In this way, the calendar reminds me that time can be structured by something more friendly to human life than the drive to maximize some all-consuming good, whether that good be something like material wealth or, more subtly, academic success. Its rhythms make it a little easier for me to appreciate what McCauley describes as the “mysticism of the mundane” and I would describe as a heightened consciousness of the intrinsic value encountered in everyday life (often to do with people, relationships, and the beauty of what surrounds me). Ironically, I also think this arrangement of time has made me more productive.

Aristotle is known for emphasizing the value of leisure for intellectual inquiry. He distinguishes leisure from relaxation. Though relaxation is important, it doesn’t directly promote the deepest values that constitute a good human life – it’s more like a medication to ease weariness. Instead, he understands leisure as promoting these deeper values. In Book Seven of his Politics, he also holds that intellectual inquiry is the deepest value that contributes to a good life. I would emphasize friendship and communion with other people, including the divine, over intellectual inquiry, and we might add things to the list like creation and appreciation of beautiful things. But this is consistent with Aristotle’s point: his account of the importance of leisure is just as helpful with regard to these values as it is to intellectual inquiry.

On Aristotle’s account, leisure is meant to be productive by providing space for what really matters. A recent New York Times article pointed out how proximity, repeated unscheduled interactions, and an ability to let one’s guard down are conditions necessary for forming lasting friendships. It could be argued some form of leisure is necessary in meeting these conditions. Further, the rhythm of work and leisure that structure, in my case, college life can round out an education otherwise focused on extremely specialized research. In other words, how time is structured – with the Oxford calendar providing one example – can be conducive to education in a broad sense, as it opens the space we need to realize various deep human values.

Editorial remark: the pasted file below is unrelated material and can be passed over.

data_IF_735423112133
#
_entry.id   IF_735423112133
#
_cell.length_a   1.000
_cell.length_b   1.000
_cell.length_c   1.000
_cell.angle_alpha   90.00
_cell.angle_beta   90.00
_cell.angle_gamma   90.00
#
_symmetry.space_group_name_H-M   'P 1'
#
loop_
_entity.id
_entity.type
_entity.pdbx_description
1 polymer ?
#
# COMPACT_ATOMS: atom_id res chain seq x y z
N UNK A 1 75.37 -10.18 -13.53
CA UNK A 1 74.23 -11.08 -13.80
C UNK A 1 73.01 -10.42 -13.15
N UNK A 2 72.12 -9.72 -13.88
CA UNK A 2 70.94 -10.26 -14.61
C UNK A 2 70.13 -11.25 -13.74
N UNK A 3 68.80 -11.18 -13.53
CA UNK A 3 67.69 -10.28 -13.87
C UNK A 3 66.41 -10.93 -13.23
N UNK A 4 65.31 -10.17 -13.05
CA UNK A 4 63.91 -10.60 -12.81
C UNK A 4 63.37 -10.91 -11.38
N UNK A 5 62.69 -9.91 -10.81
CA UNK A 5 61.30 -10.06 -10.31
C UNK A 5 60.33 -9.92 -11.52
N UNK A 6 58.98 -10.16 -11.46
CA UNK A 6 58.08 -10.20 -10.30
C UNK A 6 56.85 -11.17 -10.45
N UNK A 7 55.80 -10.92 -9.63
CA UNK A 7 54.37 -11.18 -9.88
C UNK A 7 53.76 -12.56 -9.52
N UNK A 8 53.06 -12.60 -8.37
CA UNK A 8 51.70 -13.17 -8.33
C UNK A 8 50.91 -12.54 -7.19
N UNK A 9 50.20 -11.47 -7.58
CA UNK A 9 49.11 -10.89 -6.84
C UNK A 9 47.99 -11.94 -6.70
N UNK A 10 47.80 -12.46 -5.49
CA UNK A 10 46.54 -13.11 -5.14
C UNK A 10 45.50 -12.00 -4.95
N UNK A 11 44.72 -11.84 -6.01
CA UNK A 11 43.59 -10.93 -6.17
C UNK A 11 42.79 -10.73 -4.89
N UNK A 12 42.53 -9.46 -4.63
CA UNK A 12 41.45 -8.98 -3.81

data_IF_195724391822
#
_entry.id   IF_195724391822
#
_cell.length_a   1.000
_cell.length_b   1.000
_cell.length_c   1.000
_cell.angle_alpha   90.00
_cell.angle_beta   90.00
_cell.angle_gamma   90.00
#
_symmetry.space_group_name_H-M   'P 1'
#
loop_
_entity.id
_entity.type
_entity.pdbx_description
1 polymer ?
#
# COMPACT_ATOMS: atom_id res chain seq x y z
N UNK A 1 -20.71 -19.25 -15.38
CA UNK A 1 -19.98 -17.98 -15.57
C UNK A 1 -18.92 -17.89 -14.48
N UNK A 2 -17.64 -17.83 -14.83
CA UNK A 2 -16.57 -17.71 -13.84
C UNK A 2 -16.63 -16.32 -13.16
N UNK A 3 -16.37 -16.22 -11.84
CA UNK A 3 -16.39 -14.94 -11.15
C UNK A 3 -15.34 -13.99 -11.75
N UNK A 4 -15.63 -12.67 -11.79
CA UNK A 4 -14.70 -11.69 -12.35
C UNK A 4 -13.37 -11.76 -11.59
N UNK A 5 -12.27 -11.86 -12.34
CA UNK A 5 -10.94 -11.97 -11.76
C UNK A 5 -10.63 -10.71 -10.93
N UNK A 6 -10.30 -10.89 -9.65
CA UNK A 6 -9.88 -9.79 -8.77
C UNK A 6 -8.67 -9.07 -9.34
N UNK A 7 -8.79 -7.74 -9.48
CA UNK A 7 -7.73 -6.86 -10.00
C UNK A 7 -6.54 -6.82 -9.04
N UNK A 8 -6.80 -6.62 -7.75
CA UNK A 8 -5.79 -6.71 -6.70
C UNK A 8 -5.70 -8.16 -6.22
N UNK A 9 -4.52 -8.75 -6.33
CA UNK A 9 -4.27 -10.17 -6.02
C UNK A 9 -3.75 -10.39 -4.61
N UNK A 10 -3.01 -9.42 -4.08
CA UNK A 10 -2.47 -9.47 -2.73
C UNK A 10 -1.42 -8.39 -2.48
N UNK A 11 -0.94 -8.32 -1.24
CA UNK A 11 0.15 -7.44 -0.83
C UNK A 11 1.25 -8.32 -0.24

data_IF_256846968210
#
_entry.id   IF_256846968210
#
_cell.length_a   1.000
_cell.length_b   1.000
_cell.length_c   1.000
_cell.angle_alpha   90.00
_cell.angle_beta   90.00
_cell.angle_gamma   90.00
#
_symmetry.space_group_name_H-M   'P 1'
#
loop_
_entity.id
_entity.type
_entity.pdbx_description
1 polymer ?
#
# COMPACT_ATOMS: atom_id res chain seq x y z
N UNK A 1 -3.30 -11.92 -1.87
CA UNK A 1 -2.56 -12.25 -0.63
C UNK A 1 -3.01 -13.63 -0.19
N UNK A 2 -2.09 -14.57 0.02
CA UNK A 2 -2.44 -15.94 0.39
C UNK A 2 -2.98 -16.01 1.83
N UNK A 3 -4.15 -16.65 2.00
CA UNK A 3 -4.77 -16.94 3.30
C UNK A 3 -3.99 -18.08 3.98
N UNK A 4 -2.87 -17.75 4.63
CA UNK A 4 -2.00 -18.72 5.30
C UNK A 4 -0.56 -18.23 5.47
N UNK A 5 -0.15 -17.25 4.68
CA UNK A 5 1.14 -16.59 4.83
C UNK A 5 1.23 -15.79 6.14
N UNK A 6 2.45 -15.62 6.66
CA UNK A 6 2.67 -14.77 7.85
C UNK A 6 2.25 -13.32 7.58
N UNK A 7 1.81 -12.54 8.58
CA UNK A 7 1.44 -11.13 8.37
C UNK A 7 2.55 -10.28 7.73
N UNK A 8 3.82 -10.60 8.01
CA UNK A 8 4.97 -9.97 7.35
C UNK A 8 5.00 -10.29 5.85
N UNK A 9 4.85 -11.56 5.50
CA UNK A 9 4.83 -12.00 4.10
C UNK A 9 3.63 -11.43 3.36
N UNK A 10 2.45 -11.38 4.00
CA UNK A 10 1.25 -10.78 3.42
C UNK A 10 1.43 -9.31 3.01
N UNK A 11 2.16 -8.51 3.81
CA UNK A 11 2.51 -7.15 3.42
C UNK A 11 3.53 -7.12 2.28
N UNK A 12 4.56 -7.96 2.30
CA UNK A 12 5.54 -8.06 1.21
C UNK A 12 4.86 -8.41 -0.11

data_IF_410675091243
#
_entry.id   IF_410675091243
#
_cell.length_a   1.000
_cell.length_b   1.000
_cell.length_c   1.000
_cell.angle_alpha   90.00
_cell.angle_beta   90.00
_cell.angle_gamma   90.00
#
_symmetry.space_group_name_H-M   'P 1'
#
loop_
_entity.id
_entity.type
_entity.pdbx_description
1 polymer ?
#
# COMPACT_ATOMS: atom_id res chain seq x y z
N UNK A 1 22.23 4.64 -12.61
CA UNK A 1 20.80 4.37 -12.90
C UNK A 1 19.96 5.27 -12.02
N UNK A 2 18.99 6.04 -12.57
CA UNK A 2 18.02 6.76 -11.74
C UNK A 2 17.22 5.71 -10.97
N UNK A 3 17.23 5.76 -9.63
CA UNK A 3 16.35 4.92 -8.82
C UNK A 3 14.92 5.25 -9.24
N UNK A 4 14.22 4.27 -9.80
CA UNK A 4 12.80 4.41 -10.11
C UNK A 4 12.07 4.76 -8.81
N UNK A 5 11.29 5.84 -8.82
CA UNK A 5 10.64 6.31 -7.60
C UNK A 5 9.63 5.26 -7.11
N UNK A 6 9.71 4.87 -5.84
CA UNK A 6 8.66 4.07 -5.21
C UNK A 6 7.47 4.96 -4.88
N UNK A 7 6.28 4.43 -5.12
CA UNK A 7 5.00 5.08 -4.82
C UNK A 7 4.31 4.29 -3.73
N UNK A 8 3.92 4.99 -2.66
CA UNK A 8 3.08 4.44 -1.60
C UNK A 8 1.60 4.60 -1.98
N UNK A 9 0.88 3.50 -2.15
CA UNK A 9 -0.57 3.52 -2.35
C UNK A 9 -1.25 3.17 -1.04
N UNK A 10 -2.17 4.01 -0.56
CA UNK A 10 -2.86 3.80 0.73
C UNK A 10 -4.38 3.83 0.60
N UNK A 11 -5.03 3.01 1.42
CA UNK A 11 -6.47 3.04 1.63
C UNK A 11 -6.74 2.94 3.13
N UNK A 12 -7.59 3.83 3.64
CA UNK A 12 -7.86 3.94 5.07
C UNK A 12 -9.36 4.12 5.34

Finally, on a slightly different note, it could be said that there is a moral imperative to devote part of one’s time to leisure. On the face of things, this idea might sound strange or incoherent, but it isn’t if we take Aristotle’s idea as a starting point. It’s easy for us to become passive to forces in our environment. This could include a workplace culture that encourages dishonesty with clients, or the political slant that dominates our Facebook feed. One way to resist this is to set aside time for being alone with one’s thoughts and for conversation with good friends. This is to allow time for reflection, to think critically and carefully about one’s values and commitments, and to listen to others who can see what you cannot. A person can’t do this without leisure.

In brief, I’m suggesting a person is wealthy when they devote time to communion with others, intellectual inquiry, and the appreciation of beauty, among other things. After all, wealth just is an abundance of valuable possessions and these things, though not possessions, are what are most valuable.

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Carl Hildebrand

Carl Hildebrand recently received his DPhil in philosophy from the University of Oxford. He currently teaches philosophy at the University of the Fraser Valley, in his hometown of Abbotsford, B.C.